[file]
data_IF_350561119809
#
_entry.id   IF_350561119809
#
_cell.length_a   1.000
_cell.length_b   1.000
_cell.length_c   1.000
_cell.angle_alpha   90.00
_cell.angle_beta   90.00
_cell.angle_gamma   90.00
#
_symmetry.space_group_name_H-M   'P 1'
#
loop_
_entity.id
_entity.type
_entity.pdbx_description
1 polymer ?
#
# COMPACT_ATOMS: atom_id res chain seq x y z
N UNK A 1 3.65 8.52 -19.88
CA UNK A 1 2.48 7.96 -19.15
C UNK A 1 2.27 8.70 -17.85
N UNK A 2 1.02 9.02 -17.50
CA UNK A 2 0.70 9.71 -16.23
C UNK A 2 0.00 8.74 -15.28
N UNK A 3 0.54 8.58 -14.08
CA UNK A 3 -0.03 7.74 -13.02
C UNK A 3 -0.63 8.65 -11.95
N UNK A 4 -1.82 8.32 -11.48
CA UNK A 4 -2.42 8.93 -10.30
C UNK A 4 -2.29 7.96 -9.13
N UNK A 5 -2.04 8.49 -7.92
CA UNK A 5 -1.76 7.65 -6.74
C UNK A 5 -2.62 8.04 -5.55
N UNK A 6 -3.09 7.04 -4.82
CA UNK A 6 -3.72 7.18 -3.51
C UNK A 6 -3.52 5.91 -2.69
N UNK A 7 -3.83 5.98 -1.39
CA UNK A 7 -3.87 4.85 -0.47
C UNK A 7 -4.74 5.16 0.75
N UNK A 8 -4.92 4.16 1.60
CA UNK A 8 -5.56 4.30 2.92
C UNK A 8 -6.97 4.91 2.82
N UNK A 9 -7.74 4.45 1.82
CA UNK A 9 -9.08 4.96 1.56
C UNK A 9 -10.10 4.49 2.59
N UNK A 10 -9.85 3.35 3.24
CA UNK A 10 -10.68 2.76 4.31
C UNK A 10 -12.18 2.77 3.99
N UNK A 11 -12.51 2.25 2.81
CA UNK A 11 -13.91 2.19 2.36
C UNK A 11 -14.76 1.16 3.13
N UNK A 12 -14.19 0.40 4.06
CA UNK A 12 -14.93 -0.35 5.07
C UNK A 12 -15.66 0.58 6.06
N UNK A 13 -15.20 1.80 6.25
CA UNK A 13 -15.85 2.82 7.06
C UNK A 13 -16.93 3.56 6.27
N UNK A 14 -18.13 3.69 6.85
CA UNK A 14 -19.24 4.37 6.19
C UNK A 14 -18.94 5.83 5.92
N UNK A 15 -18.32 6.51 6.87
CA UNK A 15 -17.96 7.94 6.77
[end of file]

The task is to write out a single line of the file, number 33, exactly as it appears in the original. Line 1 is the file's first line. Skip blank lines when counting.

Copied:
N UNK A 5 -2.04 8.49 -7.92